Hansel v. Sheridan, 991 F. Supp. 69 (N.D.N.Y 1998)

U.S. District Court for the Northern District of New York - 991 F. Supp. 69 (N.D.N.Y 1998)
January 20, 1998

991 F. Supp. 69 (1998)

Ronald HANSEL, Plaintiff,
John SHERIDAN, Stephen Meyer, Melinda Blake, Joe Valentine, Mark A. Capozucco, Defendants.

No. 93-CV-1034.

United States District Court, N.D. New York.

January 20, 1998.

*70 Atherton & Wilner, Northfield Falls, VT (Steven H. Atherton, of counsel), for Plaintiff.

*71 Dennis C. Vacco, Attorney General, State of New York, Albany, NY (James B. McGowan, of counsel), for Defendants.


McAVOY, Chief Judge.

Plaintiff Ronald Hansel brings this action pursuant to 42 U.S.C. § 1983, alleging violations of his Fourth, Fifth, Eighth and Fourteenth Amendment rights. He also brings state law claims for assault and battery, intentional infliction of emotional distress and negligence. Defendants move for partial summary judgment and for an order, in limine, precluding plaintiff from introducing certain evidence at trial.

A. Facts

Plaintiff Ronald Hansel resides in Richfield Springs, New York. Defendant John Sheridan is an investigator for the New York State Attorney General's Office. Defendants Stephen Meyer, Melinda Blake, Joe Valentine and Mark A. Capozucco are New York State Troopers. On May 17, 1993, an Otsego County Grand Jury returned an indictment against plaintiff and two fuel-oil businesses with which he was involved (L & F Fuels and M.O.T.S., Inc.) alleging violations of New York Environmental Conservation Law § 71-2711(3). See Def. Ex. A (May 17, 1993 Indictment). The charges stemmed from an alleged business practice of allowing stored fuel tanks to leak waste petroleum into the ground.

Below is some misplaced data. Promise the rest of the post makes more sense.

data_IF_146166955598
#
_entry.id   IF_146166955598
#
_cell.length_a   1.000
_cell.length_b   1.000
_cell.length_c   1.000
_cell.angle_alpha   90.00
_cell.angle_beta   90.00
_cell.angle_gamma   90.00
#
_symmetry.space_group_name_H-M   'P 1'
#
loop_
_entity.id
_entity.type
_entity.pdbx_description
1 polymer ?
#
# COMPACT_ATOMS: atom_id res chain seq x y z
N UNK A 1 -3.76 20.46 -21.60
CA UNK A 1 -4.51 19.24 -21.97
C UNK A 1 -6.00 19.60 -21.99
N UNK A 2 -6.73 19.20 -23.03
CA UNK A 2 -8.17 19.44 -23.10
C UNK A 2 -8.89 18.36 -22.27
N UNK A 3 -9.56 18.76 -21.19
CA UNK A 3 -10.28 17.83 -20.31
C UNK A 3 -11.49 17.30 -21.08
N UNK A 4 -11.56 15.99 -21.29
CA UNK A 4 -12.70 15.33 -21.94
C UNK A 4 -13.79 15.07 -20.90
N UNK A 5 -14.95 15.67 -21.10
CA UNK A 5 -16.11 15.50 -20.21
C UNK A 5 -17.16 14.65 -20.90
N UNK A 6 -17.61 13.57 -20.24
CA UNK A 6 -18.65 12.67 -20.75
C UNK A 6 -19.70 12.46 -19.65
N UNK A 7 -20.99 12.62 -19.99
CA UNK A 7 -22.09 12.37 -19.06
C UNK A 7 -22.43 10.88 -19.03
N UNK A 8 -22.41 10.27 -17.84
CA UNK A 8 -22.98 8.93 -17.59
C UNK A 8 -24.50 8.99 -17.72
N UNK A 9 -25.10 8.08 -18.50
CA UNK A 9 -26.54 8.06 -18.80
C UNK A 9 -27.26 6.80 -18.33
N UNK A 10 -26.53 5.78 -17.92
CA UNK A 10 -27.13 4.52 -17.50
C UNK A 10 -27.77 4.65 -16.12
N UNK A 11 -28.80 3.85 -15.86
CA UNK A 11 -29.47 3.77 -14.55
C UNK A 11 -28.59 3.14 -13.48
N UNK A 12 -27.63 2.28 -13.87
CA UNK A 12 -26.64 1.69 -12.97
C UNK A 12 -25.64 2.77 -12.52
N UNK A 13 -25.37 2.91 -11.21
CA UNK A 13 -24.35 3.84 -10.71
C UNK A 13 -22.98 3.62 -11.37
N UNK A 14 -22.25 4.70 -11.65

After plaintiff allegedly failed to show for an initial appearance, County Judge George S. Kepner, Jr. issued a bench warrant for his arrest on May 24, 1993. Pl.Ex. 6 at 5 (Transcript of 5/24/93 Proceedings in Otsego County Court). On May 25, 1997, defendants went to plaintiff's home to arrest him pursuant to the warrant. As plaintiff returned home in his tanker truck that day, he saw a New York State Police car pull into his yard, approximately 600-700 feet ahead of him. Pl.Ex. 11 at 295 (Transcript of Pl. 4/9/94 Criminal Trial). He approached his driveway and pulled in; ahead of him, the police car was now parked. When plaintiff's truck reached the police car, the door of the car suddenly opened, and its occupant, Trooper Capozucco, began to get out. Plaintiff blew his horn, but did not see Capozucco exit. Id. 295-96. As plaintiff continued up the driveway, he saw Trooper Meyer standing behind another police car. Id. at 295. As plaintiff drove by, he heard a noise that he thought was Meyer hitting the truck with his fist. Id.[1]

Plaintiff got out of his truck and approached the defendants, all of whom were present. He alleges that defendants, in effectuating his ensuing arrest, used excessive force on him. Defendants allege that plaintiff resisted arrest.